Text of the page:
The UAE sent its first Ambassador to Israel Mohamed Al Khaja to Tel Aviv in March.  

Bahrain’s Foreign Ministry said that Jalahma’s arrival marked “an important step in developing bilateral relations between the two countries and their peoples which has been a priority” for the foreign ministers of both countries.

“The Bahraini Embassy in Israel, as well as the Israeli Embassy in Bahrain, have a central role in the strengthening of relations and serve as yet another milestone of the vision of the peace accords signed in 2020,” the Bahraini Foreign Ministry said.

Israel’s Foreign Ministry spokesman Lior Haiat tweeted the same message, with the greeting to Jalahma of “Shlomi Amsalem!”

Haiat stated, “We are looking forward to what will no doubt be a very productive tenure, advancing relations between our two countries.”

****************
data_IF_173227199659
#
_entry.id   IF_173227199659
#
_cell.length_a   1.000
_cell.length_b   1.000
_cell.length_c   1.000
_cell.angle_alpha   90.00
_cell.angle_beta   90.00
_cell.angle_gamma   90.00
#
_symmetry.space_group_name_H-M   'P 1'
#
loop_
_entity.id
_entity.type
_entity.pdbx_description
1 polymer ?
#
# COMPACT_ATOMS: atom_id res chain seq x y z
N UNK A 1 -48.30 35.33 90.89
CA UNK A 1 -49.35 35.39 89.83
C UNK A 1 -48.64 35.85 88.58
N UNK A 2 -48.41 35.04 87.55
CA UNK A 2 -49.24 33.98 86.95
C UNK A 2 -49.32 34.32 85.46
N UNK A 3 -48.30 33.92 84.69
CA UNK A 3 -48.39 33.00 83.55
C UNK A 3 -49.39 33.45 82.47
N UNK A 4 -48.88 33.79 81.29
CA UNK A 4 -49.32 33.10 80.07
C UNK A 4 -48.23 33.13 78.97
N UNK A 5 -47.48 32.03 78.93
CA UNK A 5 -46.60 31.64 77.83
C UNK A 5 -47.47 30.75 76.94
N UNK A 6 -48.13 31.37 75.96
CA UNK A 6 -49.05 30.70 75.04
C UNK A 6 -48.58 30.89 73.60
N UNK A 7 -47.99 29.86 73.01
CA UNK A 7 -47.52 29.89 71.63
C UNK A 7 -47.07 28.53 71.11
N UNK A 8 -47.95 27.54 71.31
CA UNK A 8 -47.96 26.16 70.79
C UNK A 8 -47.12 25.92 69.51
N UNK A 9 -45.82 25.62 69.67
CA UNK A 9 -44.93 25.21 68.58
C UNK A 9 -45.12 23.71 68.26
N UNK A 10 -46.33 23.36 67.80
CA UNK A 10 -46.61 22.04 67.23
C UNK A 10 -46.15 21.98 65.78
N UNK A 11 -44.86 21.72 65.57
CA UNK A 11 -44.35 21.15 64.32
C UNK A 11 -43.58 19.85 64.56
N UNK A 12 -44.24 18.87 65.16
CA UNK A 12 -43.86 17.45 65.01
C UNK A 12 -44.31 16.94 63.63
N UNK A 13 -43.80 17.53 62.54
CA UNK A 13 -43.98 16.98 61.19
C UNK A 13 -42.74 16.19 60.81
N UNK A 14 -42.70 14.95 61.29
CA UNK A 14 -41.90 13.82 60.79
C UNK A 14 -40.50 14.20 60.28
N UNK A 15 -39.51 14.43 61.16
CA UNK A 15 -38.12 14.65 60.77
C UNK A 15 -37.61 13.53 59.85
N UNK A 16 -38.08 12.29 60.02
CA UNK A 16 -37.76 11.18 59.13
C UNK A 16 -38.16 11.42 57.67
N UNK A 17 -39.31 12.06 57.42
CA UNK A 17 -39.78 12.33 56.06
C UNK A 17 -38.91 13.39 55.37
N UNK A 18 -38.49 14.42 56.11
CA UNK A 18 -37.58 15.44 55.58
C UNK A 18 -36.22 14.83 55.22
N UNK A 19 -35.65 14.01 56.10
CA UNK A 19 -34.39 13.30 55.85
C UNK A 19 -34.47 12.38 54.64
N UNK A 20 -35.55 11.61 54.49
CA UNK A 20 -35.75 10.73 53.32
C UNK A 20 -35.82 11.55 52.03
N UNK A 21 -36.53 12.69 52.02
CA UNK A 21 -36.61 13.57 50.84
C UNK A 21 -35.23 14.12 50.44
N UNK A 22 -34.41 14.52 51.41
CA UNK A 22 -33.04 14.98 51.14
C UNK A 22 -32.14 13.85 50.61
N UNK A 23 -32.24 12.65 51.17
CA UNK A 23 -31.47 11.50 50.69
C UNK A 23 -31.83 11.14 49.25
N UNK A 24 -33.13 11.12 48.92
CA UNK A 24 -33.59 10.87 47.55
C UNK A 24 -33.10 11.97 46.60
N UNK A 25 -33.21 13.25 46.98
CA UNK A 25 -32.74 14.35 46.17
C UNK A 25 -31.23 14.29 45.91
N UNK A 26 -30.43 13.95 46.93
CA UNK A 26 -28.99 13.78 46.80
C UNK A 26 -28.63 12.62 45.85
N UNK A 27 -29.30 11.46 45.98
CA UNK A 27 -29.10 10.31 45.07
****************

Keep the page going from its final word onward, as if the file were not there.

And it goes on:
North American Aliyah In August Breaks Record Despite COVID-19

The arrival of 1,000 North American olim (immigrants) in August smashed the Nefesh B’Nefesh record for most new arrivals in a month.  And the numbers point to a record-breaking year.

According to Nefesh B’Nefesh, which facilitates immigration for North American Jews, 1,912 new olim arrived in Israel on 40 group flights during the summer months.  The organization has so far brought more than 3,000 new immigrants to Israel in 2021.

Nefesh B’Nefesh expects to hit its goal of 4,500-5,000 olim by the end of 2021.  And that’s despite the difficulties posed by the COVID outbreak.